As ex-President Donald Trump’s legal problems accumulate, the House Oversight Committee has reissued their previous subpoena for his tax returns. The subpoena targets Trump’s longtime accounting firm Mazars USA, and the committee appears to have reissued its demand for the records the day after a recent U.S. Supreme Court ruling allowing the release of Trump’s tax returns to Manhattan prosecutors at the office of District Attorney Cy Vance, whose team is conducting a criminal investigation of the Trump family business.
In a February 23 memo, House Oversight Committee Chairwoman Carolyn Maloney (D-N.Y.) commented as follows:
‘For more than 22 months, the committee has been denied key information needed to inform legislative action to address the once-in-a-generation ethics crisis created by former President Trump’s unprecedented conflicts of interest. The committee’s need for this information — in order to verify key facts and tailor legislative reforms to be as effective and efficient as possible — remains just as compelling now as it was when the committee first issued its subpoena, and the committee’s legislative efforts remain just as critical to the American people as they were before President Trump vacated the White House on January 20, 2021.’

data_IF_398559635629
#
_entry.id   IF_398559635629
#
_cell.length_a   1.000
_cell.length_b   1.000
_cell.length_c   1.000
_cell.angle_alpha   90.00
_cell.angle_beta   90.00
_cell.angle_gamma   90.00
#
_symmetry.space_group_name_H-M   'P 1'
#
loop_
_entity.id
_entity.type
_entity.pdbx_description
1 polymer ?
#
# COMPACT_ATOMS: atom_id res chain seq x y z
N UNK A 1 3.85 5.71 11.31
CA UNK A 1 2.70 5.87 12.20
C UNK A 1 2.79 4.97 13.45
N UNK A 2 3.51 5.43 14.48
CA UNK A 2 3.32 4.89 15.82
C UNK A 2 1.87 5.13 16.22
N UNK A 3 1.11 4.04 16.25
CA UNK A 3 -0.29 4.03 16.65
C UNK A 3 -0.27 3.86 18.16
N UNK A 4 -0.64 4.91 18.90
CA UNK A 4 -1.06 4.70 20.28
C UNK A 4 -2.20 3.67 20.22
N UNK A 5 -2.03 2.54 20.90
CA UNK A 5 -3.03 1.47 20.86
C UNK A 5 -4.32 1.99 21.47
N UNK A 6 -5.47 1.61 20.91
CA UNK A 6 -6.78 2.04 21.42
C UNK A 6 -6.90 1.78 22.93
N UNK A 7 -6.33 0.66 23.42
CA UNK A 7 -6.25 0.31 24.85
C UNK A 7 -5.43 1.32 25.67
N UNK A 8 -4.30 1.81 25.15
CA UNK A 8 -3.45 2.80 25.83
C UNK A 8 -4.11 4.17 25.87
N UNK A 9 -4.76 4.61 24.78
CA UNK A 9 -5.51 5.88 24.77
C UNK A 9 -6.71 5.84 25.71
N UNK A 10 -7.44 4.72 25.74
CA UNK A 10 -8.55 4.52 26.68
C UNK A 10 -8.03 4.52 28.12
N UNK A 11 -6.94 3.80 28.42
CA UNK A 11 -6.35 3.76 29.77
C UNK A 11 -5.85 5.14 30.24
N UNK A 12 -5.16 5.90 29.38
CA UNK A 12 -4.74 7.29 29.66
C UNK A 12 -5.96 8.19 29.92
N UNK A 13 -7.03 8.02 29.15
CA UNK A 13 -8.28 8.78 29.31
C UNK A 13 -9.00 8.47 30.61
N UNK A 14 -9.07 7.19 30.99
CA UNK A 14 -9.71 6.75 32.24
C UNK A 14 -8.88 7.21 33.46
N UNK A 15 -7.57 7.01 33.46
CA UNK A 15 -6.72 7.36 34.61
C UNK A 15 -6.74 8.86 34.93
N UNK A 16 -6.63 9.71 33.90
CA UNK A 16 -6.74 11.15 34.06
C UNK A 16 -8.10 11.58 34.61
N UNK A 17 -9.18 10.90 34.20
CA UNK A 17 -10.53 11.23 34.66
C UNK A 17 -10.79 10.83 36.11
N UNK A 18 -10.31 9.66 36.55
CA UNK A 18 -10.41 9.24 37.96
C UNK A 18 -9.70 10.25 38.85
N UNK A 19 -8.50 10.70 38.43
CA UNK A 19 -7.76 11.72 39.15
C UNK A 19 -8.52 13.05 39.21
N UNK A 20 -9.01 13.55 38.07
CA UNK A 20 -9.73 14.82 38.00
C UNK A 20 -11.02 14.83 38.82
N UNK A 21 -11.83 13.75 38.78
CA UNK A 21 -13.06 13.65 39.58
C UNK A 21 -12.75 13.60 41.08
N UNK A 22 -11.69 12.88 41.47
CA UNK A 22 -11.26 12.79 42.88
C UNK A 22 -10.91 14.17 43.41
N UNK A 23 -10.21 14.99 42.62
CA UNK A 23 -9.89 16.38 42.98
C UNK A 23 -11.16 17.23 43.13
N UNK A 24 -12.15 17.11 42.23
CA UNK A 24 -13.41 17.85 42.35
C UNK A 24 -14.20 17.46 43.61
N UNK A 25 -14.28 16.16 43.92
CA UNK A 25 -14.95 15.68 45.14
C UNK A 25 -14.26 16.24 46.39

Maloney also indicated that the subpoena would target “financial records related to the committee’s investigations into presidential conflicts of interest, presidential contracts with the federal government and self-dealing, and presidential emoluments.”
Throughout Trump’s time in office, he refused to financially detach himself from his business operations, meaning that interests hoping to gain favor with the then-president could patronize one of his businesses and directly financially support the commander-in-chief of the United States. Underscoring this problem, only recently — in the wake of Trump’s departure from the White House — did business at the Trump Organization’s D.C. hotel slow down considerably. Last month, CNN reported that they found scenes at the D.C. hotel including a “sprawling lobby and bar with only a handful of people,” “Confused guests asking where everybody went,” and “Elegant, but empty hallways.”
At the Supreme Court, Trump twice sought protection from the enforcement of the Vance subpoena, but both times, he failed. His team alleged that the New York investigation is overreaching, but the court clearly didn’t agree to the point of blocking the subpoena.